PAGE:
According to MacLean (2017), Buchanan provided his Chilean hosts with a wealth of
“detailed advice on how to bind democracy, delivered over the course of five formal lectures [Buchanan only gave four lectures to Chilean audiences] to top representatives of a governing elite [e.g., the undergraduates at UTFSM] that melded the military and the corporate world” (pp. 158). In particular, MacLean’s (2017) narrative places much weight on Buchanan’s May 8 lecture to the approximately 250 “government representatives, business people, university professors, and executives” (Que Pasa, May 1980, p. 17) who attended the “Open Lecture and Panel” on “Economics and Public Choice.”

Buchanan’s draft lecture notes (initially written for his May 5 lecture to UTFSM undergraduates and barely revised before he gave his subsequent lecture at the Hotel Carrera Sheraton) signify that his May 5 and May 8 lectures—both titled “Economics and Public Choice”—provided his UTFSM and Hotel Carrera audiences with a substantively identical and fairly basic overview of public choice and constitutional economics.19 Similarly, Buchanan’s notes for his May 6 lecture at the Chilean Naval Academy show that he provided his audience with a basic outline of public choice theory and welfare economics which included a brief overview of the “History” and “development” of the theory of rent-seeking (“Tullock, Posner, Krueger … Export licenses, import. Turkey, India”) and a basic account of the theory of bureaucracy provided by “Tullock, Downs, Niskanen … Bureaucrats and budgets—government growth” (BHA).20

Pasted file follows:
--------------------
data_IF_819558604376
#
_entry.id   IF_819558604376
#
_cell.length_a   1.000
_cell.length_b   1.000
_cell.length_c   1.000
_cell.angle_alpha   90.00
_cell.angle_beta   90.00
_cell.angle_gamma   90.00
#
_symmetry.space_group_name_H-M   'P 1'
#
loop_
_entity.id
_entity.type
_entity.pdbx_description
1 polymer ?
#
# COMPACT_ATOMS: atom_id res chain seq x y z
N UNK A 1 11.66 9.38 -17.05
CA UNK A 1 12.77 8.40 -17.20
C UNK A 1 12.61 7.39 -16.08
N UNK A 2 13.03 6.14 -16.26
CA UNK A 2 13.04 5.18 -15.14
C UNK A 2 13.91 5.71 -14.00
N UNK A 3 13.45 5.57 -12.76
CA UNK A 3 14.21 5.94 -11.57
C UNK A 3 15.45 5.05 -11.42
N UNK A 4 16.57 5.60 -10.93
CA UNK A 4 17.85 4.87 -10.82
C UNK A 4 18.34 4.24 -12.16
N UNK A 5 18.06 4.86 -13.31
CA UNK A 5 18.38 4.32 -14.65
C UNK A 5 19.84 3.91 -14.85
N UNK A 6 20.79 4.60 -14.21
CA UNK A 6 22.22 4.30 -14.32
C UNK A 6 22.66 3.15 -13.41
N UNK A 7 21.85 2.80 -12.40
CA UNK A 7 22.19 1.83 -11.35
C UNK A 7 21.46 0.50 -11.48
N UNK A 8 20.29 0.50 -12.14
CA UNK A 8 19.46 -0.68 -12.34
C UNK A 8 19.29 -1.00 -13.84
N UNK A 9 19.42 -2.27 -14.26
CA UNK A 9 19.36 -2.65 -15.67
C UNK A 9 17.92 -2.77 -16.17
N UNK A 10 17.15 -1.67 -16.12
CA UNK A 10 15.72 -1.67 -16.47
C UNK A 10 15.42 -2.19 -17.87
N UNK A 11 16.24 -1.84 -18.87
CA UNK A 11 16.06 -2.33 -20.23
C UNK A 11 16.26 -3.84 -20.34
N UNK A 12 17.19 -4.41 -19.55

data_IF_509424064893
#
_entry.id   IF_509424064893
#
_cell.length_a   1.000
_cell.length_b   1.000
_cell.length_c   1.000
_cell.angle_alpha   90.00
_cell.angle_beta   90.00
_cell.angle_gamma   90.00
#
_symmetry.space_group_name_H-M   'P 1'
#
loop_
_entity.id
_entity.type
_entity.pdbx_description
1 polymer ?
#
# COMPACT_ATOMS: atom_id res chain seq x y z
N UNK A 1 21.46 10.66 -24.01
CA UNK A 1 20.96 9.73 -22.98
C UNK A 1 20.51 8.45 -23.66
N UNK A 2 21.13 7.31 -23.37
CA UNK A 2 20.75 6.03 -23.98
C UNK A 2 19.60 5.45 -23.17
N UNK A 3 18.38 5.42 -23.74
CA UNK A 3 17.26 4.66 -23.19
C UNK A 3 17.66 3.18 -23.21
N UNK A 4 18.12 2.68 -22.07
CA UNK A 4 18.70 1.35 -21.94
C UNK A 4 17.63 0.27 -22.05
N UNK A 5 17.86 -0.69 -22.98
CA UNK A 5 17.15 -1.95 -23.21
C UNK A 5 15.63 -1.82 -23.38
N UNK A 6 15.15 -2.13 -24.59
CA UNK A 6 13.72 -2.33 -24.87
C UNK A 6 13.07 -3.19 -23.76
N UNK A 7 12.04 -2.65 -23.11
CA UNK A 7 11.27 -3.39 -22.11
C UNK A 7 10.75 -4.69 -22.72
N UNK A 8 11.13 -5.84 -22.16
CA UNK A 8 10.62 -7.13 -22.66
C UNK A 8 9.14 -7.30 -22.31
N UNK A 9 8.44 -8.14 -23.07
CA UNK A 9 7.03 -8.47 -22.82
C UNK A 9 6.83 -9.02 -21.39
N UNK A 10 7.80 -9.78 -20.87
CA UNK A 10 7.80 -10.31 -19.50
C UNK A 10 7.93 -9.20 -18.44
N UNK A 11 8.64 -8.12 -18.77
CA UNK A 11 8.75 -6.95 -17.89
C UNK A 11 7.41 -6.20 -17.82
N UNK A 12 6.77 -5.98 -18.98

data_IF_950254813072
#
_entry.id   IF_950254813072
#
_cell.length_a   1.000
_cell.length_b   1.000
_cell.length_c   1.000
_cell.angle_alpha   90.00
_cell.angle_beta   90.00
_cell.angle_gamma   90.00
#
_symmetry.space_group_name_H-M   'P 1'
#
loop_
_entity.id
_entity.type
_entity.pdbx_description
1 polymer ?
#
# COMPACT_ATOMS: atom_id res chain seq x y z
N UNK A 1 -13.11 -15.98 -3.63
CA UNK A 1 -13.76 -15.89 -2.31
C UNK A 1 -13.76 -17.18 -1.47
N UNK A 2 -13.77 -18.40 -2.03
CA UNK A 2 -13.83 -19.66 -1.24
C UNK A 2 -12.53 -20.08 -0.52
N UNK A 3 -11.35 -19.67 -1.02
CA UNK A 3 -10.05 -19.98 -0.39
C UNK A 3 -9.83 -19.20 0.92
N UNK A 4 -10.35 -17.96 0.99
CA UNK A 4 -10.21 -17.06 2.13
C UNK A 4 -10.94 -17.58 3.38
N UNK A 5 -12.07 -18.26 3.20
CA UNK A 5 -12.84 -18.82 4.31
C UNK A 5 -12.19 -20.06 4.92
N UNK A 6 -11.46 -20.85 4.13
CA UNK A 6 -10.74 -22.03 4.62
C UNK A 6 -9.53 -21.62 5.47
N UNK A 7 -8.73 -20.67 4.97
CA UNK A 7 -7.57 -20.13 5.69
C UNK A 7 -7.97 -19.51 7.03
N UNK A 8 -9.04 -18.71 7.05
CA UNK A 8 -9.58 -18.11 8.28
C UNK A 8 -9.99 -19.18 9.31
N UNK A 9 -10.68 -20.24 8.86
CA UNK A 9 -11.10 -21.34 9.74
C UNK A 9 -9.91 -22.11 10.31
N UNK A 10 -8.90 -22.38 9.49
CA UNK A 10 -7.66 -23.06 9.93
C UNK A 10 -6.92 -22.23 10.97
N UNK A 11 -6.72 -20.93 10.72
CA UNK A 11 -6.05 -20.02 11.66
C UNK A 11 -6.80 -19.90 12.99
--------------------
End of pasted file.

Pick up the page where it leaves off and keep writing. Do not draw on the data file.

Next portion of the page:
Farrant goes on to note that while MacLean holds Buchanan responsible for Chile's binomial electoral system, "To my knowledge, Buchanan never wrote anything about the binomial electoral system over the course of his lengthy career, and he similarly appears to have made no mention of binomial representation in any of his May 1980 lectures in Chile."

I took Buchanan's Constitutional Political Economy course in 1999 and every graduate course in Public Choice on offer at GMU in the late 1990s and early 2000s. I went to pretty much every seminar at Buchanan House and at the Public Choice Center while there. I don't recall ever having heard the term 'binomial electoral system' before Farrant's article.

Cáceres was certainly no democrat, as Farrant shows. But it looks like Cáceres understood neither Buchanan's work on democracy, nor his constitutional views. And Buchanan's talks had little influence on the constitution then adopted: